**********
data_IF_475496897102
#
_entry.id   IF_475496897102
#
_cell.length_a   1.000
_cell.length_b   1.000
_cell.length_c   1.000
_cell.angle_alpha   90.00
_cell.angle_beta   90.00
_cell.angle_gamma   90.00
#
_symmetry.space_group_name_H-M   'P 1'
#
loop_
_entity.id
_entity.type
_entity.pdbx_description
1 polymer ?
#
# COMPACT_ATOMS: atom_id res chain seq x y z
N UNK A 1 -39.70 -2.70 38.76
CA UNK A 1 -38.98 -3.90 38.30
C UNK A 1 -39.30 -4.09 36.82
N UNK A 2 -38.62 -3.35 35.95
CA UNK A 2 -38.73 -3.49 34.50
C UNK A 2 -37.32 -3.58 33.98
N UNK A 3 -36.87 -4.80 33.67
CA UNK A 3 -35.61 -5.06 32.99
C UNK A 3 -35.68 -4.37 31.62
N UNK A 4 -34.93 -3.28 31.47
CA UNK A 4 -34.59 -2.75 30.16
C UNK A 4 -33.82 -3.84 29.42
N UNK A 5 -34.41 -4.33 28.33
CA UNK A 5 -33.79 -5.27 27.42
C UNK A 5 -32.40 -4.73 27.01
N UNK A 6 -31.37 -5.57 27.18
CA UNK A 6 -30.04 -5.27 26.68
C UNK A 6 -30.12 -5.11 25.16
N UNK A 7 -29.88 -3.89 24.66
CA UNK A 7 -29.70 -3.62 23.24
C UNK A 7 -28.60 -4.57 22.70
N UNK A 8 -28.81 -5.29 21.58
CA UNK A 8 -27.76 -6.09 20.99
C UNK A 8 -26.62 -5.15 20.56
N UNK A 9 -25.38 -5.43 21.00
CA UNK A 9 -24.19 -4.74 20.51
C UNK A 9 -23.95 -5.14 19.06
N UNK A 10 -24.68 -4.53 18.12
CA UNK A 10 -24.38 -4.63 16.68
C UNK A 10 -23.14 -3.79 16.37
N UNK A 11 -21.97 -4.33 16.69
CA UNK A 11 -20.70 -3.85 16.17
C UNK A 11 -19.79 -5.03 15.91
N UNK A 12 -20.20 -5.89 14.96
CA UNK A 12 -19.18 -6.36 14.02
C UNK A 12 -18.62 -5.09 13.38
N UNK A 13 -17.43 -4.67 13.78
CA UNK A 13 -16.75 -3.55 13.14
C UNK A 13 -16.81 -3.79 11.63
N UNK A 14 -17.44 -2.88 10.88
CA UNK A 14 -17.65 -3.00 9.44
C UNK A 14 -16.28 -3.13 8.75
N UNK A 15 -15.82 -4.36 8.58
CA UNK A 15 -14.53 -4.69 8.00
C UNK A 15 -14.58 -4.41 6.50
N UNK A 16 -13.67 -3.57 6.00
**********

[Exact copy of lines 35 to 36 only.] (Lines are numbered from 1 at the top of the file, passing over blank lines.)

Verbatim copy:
C UNK A 5 -32.40 -4.73 27.01
N UNK A 6 -31.37 -5.57 27.18